We had a very productive walk over this morning with Jack on Gayle beck. The plans that the Trust have are ambitious and should lead to some significant improvement in the trout holding capacity of this degraded beat. The main aim is to erect fencing along both banks of the beck from Thorns Ghyll down to the water gate below Gauber, at least half a mile. Some judicious tree planting will be done at selected areas to provide shelter and lower the water temperature in summer. Some in stream work including the placement of tree root plates as bank protection will take place and these plates will be supplemented by the insertion of willow rods to further stabilise the bank and enhance the amount of cover.
It will obviously be some years before the full effect of this work will be evidenced in improved conditions, but the fencing to exclude stock should have an almost immediate beneficial impact. The work is far beyond the capacity of the club’s limited financial and human resource, but we should benefit immensely in the form of improved fishing on this infrequently visited beat. We have arranged for stiles to be put in at pre arranged places to facilitate access to the bank side and will be able to influence the placement of the trees.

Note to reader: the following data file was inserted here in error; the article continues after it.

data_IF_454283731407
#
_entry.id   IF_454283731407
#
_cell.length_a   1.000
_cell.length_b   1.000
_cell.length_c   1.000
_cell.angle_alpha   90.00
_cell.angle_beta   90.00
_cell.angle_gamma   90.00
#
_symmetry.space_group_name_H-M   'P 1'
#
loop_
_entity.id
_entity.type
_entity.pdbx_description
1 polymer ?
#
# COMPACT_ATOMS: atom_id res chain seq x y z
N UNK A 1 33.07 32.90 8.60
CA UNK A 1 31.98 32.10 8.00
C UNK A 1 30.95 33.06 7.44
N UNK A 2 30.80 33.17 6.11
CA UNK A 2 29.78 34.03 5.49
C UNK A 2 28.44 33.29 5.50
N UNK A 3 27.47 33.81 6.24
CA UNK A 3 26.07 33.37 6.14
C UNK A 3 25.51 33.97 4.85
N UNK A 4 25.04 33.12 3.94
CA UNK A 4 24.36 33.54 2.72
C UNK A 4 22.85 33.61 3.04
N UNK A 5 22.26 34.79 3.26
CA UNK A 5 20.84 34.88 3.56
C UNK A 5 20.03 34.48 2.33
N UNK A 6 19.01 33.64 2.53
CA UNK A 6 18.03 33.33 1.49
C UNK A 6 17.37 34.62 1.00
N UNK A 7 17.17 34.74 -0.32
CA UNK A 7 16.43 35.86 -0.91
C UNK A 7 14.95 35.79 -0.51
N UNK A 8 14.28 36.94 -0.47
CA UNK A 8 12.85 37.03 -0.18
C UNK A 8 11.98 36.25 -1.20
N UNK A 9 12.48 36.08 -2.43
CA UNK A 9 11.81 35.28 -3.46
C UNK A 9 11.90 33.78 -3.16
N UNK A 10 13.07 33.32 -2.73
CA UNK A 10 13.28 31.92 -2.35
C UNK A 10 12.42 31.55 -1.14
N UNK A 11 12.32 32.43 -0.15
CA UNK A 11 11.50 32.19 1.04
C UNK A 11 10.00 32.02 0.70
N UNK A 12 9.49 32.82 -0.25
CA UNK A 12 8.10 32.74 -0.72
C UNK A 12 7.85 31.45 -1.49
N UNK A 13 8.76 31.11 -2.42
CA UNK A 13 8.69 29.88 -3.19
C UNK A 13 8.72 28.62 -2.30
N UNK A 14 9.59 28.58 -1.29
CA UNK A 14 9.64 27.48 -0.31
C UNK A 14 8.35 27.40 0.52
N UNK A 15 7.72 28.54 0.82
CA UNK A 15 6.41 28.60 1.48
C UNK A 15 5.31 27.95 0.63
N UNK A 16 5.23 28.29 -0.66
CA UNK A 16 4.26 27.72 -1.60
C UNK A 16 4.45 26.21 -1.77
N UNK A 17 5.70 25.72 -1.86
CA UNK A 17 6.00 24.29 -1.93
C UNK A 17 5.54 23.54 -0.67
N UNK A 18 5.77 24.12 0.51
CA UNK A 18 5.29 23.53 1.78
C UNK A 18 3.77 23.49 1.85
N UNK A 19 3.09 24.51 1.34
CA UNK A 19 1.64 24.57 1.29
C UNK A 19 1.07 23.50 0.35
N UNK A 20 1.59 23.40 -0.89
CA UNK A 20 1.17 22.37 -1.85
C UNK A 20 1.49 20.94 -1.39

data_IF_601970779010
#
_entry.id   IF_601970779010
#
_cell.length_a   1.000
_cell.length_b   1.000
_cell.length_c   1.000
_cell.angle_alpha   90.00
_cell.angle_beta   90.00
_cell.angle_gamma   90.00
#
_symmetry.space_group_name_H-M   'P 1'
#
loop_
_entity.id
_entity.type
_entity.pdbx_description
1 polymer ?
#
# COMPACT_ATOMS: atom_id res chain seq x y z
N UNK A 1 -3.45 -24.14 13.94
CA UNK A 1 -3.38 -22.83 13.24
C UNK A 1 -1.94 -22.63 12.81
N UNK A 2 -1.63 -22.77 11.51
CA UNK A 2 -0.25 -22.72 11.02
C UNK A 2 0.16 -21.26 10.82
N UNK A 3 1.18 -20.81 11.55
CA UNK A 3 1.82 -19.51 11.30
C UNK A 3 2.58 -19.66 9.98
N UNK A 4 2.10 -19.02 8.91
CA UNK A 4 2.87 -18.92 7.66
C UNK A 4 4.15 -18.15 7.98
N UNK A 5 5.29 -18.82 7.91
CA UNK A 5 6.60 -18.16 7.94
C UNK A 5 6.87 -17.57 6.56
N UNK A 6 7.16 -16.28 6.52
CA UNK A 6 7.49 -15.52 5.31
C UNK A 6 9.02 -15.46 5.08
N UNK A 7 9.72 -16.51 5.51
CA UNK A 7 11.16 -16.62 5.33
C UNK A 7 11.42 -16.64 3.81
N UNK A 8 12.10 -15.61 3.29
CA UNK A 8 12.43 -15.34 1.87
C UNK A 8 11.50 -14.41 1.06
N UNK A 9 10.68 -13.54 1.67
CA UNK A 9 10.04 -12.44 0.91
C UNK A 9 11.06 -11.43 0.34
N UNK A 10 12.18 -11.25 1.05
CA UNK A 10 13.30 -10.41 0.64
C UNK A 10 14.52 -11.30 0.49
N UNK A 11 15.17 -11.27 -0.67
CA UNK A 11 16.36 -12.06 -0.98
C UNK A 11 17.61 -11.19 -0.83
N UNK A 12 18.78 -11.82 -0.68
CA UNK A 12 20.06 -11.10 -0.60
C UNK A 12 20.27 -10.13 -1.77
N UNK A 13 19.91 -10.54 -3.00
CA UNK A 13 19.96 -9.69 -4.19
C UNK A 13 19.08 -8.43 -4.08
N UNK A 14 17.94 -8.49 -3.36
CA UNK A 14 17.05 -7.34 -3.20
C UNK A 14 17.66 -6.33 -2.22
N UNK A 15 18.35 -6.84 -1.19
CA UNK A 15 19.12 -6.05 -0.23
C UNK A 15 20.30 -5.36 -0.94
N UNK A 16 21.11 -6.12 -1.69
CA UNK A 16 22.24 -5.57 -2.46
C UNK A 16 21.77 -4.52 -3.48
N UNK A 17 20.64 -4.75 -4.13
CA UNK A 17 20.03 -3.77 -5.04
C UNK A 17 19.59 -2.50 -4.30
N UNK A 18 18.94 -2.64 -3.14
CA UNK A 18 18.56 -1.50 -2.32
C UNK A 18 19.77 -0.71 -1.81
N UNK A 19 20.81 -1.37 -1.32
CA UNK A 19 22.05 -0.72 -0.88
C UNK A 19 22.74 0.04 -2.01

The work should commence almost immediately and members are very welcome and indeed encouraged to volunteer to help with the work. I will post up here the work schedule and it’s then a case of turning up on the day to lend a hand.
After our morning walk the Hon Sec, Julie and I tackled the New Inn stile and put in place the new steel hand rails. I am aiming to re bolt the treads, fix non slip tape and tidy up sometime during tomorrow.
Before the walkover Platts both and David F spent a couple of hours at Selside opening up the pools with some sensitive pruning. This work has improved access to one of the best beats on the upper river and let a little more light on to some of the runs and pools without harming the beneficial cover.
All in all a good day for the club.
We had a foggy start to the day here in the valley, but by lunch time the sun broke through to give a sunny if rather cooler afternoon than of late. I was up at the Tarn first thing for a check around and saw off a heron intent on breakfasting on the frogs that are now in the tarn margins in abundance. The cob is having a right old ding dong with the cygnet that simply won’t get the message that it’s no longer wanted. The pen is busy nest building so egg laying is not far off.